"I was nervous before the game, 40,000 at Maine Road, a huge game and I just remember when he made the substitution, Raddy came on and I’m thinking, 'we can still win this game’

"Raddy scored and then we knew that was it, and it’s such an important moment in the game with five or so minutes left, but we deserved it.

"David was always so positive, always played the game on the front offensive foot with panache, creativity and innovation.

"He only ever knew how to win a game, and the fact that he brought on Raddy Antic to play a more offensive role, and it was him who scored, that is that kind of tactically astute and positive mindset of David as a coach.

"A lot of teams never had that philosophy but it was embedded in David’s DNA.

"That was the way we play and entertain, it’s the way we always play.

"It’s the philosophy he has at the club, pass, move, first pass, can you play forward? He always told me that.

"We played in exactly the same way, so it’s a measure of still wanting to win the game, making that substitution and we got our rewards when he scored and we knew then that psychologically, that just took Manchester City out of it, there was no way back.

“The euphoria, the excitement on everybody’s face, we knew we’d done it.

"We had a few challenging moments, they pushed forward, but defensively that’s when me and Mal (Donaghy) were in our element, defending our box, which is what we did.

"I remember the feeling, everything's a feeling in life, when that whistle went, what it meant to all of us in the dressing room was just total euphoria, unadulterated euphoria.

“We went back to Luton that night and we went to our favourite nightclub, Ronelles, and it was just the best night I've ever had in my life.

"I've done some great things in my career, but that was one of the best days of my whole career.

"The game itself, then what followed after as it was like winning the FA Cup, that’s what it felt like."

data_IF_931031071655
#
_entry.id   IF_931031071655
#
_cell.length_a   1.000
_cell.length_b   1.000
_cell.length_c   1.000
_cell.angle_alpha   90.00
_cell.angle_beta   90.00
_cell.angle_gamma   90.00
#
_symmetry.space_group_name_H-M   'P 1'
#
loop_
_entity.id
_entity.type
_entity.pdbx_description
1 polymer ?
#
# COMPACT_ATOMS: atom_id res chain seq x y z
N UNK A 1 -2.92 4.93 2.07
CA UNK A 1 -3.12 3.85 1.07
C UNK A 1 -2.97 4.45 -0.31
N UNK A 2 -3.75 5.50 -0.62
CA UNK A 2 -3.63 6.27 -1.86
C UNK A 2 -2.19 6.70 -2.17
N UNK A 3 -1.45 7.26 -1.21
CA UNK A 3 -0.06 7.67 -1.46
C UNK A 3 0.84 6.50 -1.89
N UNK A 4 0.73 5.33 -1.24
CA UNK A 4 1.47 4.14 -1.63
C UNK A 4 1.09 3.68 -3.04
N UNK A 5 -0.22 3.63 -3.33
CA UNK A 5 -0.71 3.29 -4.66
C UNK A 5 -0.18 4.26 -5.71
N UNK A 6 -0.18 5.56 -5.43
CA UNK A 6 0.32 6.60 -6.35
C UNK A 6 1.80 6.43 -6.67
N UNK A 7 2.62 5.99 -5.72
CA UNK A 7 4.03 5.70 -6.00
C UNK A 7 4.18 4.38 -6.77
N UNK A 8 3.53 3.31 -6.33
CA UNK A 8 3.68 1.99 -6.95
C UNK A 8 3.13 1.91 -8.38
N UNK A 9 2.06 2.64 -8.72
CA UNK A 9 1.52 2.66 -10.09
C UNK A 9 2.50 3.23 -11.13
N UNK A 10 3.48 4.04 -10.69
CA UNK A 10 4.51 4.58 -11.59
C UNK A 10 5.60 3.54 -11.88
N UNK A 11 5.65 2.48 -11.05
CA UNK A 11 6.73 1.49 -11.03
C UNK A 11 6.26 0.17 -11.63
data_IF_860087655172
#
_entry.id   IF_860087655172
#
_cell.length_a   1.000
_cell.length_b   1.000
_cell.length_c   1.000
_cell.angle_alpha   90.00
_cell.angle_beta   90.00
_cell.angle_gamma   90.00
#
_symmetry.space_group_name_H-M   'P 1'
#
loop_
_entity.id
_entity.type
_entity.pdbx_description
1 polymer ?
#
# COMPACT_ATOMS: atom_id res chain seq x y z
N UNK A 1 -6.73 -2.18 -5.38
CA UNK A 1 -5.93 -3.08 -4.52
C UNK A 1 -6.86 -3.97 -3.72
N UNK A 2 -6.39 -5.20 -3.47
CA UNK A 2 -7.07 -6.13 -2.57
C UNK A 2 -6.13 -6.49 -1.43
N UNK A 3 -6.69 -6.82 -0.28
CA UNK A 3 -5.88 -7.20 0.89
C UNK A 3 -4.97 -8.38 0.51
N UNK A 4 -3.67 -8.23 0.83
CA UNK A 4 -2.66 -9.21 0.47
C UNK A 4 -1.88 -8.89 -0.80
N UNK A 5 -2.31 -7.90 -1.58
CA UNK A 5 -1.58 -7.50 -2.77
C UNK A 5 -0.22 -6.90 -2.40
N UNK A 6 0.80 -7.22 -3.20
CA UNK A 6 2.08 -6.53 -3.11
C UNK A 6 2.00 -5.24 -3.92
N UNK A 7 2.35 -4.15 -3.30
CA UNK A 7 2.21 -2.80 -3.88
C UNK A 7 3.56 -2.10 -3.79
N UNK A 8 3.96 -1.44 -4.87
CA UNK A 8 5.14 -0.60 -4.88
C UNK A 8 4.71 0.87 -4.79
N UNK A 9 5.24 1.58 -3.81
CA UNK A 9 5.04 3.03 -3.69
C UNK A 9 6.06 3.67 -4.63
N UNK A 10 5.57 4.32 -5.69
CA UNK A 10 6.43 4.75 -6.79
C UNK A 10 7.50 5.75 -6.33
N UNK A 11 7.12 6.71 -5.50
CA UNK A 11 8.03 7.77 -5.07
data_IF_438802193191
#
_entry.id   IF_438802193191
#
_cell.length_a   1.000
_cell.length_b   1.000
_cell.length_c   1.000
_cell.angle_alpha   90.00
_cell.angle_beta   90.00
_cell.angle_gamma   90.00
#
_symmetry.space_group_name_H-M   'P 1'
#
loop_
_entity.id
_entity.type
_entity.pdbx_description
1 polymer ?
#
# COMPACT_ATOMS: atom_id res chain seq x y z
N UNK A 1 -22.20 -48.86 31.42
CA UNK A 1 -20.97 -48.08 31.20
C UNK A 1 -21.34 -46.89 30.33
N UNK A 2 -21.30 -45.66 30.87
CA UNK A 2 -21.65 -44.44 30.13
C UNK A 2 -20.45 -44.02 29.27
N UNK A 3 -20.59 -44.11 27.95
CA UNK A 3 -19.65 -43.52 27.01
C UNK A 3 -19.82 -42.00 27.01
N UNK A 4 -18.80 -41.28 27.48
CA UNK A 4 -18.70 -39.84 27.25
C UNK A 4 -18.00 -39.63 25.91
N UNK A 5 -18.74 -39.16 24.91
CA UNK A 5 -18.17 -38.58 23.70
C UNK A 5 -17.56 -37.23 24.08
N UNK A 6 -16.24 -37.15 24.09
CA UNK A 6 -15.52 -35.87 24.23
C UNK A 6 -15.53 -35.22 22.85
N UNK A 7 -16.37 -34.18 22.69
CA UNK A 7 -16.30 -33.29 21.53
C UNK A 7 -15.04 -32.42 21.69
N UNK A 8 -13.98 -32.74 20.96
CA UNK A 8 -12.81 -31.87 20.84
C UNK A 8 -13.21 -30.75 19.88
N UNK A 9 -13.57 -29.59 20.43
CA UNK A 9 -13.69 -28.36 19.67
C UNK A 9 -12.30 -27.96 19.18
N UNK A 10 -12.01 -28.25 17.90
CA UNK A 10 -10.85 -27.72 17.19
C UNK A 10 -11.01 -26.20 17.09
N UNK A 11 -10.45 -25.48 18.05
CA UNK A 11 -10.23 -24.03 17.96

Despite the clear affinity he had for his manager at Luton, it didn't stop Elliott taking the tough decision to part company with both Pleat and the Hatters in 1985 to join Aston Villa for a fee of £450,000.

Having suffered a broken leg which kept him out for 10 months and then unable to dislodge Steve Foster from his spot in the centre of Town's defence, it meant the then England U21 international knew it was time to go.

He added: "It was just a silly tackle against Leicester City, one that I didn’t need to make on Alan Smith.

“I tried to get the ball, went through the back of him and I ended up coming off the worst.

"It meant a long time out of the game, but then I got myself back and that’s the most important thing.

“I got back and I think my contract was coming to the end that season, so I could have stayed at the club.

"Everton wanted me on loan, David didn’t want me to go out on loan and that’s why I handed in a transfer request as I wanted to play.

“I told David, either send me on loan or sell me, because I want to play, but in my heart I wanted to play at Luton.

"Fozzie came in, did well, David paid a bag of chips for him, about 50 grand, so I can appreciate he’s bought his experience.

"Fozzie is a nice guy, I’ve always got on well with him, but I know Luton had certain financial obligations so it probably worked best for all parties.

"I was still going to a top club in Villa, a big club, the money was right for Luton and Luton already had a replacement.

"The day I went, it was sad, but it was a move in the right direction.

"It was progression for me and that was the point.

"Some players would have just sat there, waited, seen out the season, but because I’d always played from such a young age, I always wanted to play.

"Okay if I wasn’t good enough, I accept that, but I knew I’d proven myself as an 18-year-old as a top player playing in the top division.

"That’s the difference, because I'd established myself and I was very confident and assured of my ability.

"If I had not played as many games, then it’s a different scenario isn’t it, you're inclined to sit out and wait for your opportunity, but I knew I was a top player playing at Charlton at 16, 17, going to Luton at 18, 19.

"I’d always played at the top level, so I believed that was my platform to play.”